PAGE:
FSU Wide Receiver Race Still Wide Open


To most college football fans, the spring games that take place on campuses across the nation signal the beginning of the next season as it marks the first chance for the fans to see their new teams in action. Additionally, coaches use the spring game as a chance to see which players rise to the occasion on the big stage as they begin to make their decisions about who will start on opening weekend. However, one predicament that Jimbo and staff find themselves in after this year’s spring game is that a true leader of the FSU wide receiver corps has not yet risen, raising questions about who will start for the ‘Noles at wideout for the first week of the season against Texas State.

It is always a challenge when the top 2 receiving targets, in this case Rashad Greene and Nick O’Leary, graduate and progress onto the NFL in the same year. However, the depth to replace Greene and O’Leary is there with multiple veterans returning and 3 freshmen who have the talent and opportunity to contribute early in their careers.


  • Jesus “Bobo” Wilson, a junior from Miami, Florida, led all returning Seminole receivers in receptions last season with 42 catches in 13 games, an average of 4.0 catches per game. He also racked up 527 yards and scored 4 touchdowns. So far in his career, Wilson’s biggest weakness has been his proclivity towards dropping perfectly catchable balls. However, in the few spring practices which were open to the media as well as the spring game, Wilson demonstrated more sure hands. In the spring game, Wilson had 114 yards receiving on 8 catches, both of which led all receivers on either team. As the most experienced receiver in the Florida State corps, Wilson will need to rise for the occasion for next season, as he is the probable #1 receiver going forward.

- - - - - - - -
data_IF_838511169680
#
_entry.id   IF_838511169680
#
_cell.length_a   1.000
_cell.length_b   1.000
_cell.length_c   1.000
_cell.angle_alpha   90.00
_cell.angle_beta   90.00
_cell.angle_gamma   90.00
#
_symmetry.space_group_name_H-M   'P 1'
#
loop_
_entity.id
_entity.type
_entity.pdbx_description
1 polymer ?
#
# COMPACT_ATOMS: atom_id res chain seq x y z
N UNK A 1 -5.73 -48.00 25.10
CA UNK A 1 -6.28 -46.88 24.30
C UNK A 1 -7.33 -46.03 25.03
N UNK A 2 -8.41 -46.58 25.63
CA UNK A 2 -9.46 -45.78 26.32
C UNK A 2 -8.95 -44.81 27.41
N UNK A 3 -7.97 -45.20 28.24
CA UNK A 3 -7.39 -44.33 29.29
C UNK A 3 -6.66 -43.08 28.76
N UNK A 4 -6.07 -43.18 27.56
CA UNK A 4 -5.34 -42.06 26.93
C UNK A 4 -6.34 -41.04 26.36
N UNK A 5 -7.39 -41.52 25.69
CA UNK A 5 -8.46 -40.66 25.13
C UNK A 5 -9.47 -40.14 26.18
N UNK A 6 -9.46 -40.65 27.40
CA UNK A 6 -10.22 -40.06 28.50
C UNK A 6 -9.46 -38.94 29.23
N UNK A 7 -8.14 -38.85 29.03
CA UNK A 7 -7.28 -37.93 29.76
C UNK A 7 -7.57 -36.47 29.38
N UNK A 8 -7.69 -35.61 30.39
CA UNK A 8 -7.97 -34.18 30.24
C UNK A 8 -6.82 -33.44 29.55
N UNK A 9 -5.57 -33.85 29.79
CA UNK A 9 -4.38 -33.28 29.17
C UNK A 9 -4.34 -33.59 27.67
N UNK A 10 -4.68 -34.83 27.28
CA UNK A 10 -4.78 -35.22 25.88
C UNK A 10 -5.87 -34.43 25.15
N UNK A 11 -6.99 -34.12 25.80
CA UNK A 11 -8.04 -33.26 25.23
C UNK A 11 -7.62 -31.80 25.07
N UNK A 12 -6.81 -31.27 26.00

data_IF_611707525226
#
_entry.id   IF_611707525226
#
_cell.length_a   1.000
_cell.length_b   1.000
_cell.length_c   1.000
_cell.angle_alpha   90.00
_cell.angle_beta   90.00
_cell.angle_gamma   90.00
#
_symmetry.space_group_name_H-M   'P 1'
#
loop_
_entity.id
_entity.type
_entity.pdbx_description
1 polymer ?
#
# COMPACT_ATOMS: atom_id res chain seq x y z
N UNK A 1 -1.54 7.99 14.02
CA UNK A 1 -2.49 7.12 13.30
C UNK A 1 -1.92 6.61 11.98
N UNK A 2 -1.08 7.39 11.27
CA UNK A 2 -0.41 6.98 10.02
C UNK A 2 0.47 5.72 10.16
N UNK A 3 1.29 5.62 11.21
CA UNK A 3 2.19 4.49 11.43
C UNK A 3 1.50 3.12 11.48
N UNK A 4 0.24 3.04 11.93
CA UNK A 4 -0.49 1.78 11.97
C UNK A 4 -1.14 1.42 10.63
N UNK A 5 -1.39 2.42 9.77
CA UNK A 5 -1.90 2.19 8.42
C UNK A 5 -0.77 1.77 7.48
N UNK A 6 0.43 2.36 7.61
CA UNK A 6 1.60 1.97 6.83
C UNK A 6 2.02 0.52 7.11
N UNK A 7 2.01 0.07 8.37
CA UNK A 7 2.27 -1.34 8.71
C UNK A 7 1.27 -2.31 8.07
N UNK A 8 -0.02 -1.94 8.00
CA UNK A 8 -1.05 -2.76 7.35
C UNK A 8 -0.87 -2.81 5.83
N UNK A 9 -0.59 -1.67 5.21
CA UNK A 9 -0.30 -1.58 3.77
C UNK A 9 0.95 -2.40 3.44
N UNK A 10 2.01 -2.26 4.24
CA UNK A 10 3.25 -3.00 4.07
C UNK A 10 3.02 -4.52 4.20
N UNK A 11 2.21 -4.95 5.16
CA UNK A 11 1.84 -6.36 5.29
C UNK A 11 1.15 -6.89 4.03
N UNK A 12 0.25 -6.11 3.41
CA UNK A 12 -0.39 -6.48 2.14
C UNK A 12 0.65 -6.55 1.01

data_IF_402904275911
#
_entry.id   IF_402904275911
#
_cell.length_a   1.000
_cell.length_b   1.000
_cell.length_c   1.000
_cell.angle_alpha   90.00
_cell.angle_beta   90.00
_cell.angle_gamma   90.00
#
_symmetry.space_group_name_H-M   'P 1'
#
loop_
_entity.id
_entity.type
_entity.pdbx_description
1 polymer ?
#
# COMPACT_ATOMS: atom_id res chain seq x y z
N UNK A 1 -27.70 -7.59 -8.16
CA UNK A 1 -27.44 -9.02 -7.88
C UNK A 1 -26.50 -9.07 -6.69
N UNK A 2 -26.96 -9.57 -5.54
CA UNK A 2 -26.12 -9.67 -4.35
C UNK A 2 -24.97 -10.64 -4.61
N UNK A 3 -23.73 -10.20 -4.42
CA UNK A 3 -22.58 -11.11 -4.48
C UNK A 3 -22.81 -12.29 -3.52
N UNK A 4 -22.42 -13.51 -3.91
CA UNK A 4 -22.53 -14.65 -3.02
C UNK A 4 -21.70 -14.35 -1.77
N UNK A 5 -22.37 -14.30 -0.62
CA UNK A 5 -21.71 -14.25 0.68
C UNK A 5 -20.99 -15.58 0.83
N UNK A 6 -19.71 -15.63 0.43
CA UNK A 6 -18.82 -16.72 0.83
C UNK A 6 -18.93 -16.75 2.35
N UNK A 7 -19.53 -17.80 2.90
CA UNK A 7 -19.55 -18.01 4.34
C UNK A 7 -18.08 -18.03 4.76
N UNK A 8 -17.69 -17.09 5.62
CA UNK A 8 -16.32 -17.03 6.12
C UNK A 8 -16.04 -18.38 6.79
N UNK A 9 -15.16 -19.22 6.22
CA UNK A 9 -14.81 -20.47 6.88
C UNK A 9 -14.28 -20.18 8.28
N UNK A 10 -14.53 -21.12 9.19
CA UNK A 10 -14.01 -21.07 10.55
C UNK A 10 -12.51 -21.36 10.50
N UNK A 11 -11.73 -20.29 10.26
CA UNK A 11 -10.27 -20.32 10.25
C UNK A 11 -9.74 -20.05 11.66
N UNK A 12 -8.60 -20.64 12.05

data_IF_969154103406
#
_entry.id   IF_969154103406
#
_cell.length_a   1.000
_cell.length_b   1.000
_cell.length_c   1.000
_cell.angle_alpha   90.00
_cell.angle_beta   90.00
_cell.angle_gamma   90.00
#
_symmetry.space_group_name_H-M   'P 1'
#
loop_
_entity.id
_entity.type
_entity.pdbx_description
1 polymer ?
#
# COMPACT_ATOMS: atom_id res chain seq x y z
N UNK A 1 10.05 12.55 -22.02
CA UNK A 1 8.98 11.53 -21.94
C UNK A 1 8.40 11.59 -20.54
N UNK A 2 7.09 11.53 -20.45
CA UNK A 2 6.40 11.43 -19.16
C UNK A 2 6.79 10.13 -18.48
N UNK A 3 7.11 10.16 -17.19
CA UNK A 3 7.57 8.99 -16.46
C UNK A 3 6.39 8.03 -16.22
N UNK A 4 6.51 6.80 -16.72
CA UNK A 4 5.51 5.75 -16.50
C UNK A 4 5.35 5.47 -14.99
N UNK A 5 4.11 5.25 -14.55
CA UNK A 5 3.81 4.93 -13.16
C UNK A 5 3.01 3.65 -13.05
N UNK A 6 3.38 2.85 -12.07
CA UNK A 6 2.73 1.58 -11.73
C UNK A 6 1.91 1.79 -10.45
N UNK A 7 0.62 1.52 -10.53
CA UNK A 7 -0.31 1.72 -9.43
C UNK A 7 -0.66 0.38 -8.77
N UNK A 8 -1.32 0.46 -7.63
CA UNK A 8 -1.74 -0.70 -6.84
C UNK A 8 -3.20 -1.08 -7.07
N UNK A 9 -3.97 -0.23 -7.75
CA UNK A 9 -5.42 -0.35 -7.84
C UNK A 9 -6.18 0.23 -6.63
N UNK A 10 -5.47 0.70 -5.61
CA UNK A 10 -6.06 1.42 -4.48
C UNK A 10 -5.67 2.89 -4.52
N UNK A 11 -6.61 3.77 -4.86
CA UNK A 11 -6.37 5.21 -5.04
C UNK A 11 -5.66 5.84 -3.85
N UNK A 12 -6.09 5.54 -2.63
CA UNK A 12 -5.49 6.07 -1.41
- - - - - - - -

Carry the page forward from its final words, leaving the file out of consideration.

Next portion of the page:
• Travis Rudolph, a sophomore from West Palm Beach, Florida, played with the first-team offense as the #2 receiver in FSU’s spring game. Although he had a small impact in the spring game, managing just 2 catches for 30 yards, Rudolph led all receivers who are back on this year’s team with 555 receiving yards on 38 catches with 4 touchdowns. Due to the impact that he had last season, Rudolph will certainly remain with the first-team offense going into summer practice and could be in for a big sophomore season.

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  • Ja’Vonn “Pigg” Harrison, a sophomore from Lakeland, Florida, was essentially a non-factor in Florida State’s offense last season, reeling in 1 catch for 9 yards in the 6 games in which he played. Despite the lack of in-game experience at FSU, Harrison impressed the coaching staff through spring practice and earned his spot as the #3 receiver on the first-team offense at the spring game. In case you missed it somehow, Harrison had his FSU coming-out party of sorts in the spring game, bringing in 5 catches for 94 yards including some difficult acrobatic catches which showcased his athleticism. As of now, it seems that Harrison has usurped the #3 receiver spot from Ermon Lane despite Lane seeing much more playing time in their freshmen seasons.